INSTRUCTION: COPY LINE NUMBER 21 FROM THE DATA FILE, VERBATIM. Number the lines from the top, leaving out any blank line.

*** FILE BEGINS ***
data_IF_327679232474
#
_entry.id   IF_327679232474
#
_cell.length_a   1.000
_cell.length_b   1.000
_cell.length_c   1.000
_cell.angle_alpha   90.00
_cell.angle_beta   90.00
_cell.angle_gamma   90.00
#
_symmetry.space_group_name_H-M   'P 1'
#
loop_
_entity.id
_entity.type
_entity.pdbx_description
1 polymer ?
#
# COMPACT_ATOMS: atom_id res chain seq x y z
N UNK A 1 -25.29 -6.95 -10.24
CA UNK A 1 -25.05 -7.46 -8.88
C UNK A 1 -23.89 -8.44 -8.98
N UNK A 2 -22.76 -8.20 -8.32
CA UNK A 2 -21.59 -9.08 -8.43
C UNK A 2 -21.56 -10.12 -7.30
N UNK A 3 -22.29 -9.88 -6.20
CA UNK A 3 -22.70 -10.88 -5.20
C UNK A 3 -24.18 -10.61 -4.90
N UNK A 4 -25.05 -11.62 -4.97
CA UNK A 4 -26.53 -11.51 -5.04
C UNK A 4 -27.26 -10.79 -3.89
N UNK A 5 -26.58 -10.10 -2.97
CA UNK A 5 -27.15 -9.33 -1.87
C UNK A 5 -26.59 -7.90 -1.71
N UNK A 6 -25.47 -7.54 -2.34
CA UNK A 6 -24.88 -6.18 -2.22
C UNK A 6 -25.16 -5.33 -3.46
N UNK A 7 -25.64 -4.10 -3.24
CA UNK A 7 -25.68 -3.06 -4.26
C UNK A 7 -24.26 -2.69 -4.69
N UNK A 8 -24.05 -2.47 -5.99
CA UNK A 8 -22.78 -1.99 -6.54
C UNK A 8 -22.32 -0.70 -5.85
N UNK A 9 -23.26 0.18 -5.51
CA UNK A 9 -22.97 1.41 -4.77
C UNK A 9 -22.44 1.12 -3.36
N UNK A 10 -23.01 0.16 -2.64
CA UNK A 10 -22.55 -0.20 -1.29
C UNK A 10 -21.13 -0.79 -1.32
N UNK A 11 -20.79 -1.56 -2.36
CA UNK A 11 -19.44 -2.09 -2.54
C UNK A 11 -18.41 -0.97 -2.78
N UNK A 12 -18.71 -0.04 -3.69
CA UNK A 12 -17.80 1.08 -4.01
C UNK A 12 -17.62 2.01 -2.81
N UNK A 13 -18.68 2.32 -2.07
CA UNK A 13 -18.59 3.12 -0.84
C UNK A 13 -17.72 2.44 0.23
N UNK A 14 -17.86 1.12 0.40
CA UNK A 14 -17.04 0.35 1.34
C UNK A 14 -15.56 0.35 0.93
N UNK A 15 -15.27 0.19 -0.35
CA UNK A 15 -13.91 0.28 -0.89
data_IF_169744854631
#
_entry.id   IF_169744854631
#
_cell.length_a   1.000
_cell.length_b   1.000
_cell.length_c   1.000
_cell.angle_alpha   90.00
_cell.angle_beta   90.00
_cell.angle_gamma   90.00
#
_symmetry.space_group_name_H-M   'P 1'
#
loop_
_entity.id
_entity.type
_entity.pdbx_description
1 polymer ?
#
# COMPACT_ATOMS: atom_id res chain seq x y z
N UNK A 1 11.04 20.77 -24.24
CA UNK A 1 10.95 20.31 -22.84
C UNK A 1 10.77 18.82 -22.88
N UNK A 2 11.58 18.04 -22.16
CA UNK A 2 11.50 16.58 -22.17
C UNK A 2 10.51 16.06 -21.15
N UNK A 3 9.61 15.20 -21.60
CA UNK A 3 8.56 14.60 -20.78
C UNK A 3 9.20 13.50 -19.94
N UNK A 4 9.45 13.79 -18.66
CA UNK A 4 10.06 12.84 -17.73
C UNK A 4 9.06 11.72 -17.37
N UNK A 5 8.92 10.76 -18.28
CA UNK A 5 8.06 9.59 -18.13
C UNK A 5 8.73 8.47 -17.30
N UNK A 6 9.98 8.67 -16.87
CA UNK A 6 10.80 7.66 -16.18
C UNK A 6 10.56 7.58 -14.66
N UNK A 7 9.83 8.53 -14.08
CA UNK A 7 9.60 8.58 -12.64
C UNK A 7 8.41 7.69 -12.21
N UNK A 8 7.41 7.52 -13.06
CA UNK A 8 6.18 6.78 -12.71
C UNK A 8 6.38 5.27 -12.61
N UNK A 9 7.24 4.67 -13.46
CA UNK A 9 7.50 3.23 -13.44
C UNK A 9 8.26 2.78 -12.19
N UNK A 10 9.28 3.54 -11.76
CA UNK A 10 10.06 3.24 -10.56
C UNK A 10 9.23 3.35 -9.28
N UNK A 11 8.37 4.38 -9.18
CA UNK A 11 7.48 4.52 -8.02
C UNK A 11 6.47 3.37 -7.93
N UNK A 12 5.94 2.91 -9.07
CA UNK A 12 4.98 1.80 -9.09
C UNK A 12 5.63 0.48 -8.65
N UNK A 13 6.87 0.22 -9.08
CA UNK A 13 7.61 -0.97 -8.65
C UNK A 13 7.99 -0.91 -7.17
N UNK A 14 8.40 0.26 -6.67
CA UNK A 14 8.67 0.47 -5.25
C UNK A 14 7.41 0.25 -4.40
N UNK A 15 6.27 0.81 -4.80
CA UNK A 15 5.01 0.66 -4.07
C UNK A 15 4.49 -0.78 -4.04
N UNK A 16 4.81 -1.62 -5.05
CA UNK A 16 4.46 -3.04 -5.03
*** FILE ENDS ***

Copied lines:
N UNK A 1 -25.29 -6.95 -10.24